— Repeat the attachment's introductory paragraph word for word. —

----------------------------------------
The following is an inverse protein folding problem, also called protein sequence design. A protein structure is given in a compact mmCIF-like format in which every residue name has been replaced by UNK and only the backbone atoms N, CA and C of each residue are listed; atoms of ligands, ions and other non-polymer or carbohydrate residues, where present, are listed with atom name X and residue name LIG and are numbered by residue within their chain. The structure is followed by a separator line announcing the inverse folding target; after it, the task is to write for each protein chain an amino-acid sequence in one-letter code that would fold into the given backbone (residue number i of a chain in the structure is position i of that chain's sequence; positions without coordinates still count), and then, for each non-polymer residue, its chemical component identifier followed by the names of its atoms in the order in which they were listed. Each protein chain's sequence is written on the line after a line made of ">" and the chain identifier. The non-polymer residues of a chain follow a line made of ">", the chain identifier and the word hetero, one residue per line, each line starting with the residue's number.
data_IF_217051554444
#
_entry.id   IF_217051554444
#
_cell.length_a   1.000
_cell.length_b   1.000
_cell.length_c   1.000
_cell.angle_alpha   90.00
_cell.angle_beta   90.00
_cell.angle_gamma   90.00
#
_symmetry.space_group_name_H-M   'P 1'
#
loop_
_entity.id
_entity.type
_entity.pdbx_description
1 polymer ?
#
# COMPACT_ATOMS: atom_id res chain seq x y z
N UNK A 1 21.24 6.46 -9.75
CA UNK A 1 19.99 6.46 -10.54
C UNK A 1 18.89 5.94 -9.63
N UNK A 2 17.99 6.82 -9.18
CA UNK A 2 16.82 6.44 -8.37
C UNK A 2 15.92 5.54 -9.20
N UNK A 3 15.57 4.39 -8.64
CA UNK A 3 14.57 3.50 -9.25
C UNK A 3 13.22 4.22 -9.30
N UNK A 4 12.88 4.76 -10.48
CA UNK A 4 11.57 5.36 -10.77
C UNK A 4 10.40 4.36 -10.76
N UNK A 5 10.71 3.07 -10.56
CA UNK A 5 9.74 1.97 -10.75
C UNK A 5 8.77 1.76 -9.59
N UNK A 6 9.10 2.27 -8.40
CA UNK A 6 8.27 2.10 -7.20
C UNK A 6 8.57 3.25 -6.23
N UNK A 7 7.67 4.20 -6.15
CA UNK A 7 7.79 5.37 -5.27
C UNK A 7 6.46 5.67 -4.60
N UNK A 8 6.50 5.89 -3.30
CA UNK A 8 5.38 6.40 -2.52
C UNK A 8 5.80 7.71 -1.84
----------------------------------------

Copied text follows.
The following is an inverse protein folding problem, also called protein sequence design. A protein structure is given in a compact mmCIF-like format in which every residue name has been replaced by UNK and only the backbone atoms N, CA and C of each residue are listed; atoms of ligands, ions and other non-polymer or carbohydrate residues, where present, are listed with atom name X and residue name LIG and are numbered by residue within their chain. The structure is followed by a separator line announcing the inverse folding target; after it, the task is to write for each protein chain an amino-acid sequence in one-letter code that would fold into the given backbone (residue number i of a chain in the structure is position i of that chain's sequence; positions without coordinates still count), and then, for each non-polymer residue, its chemical component identifier followed by the names of its atoms in the order in which they were listed. Each protein chain's sequence is written on the line after a line made of ">" and the chain identifier. The non-polymer residues of a chain follow a line made of ">", the chain identifier and the word hetero, one residue per line, each line starting with the residue's number.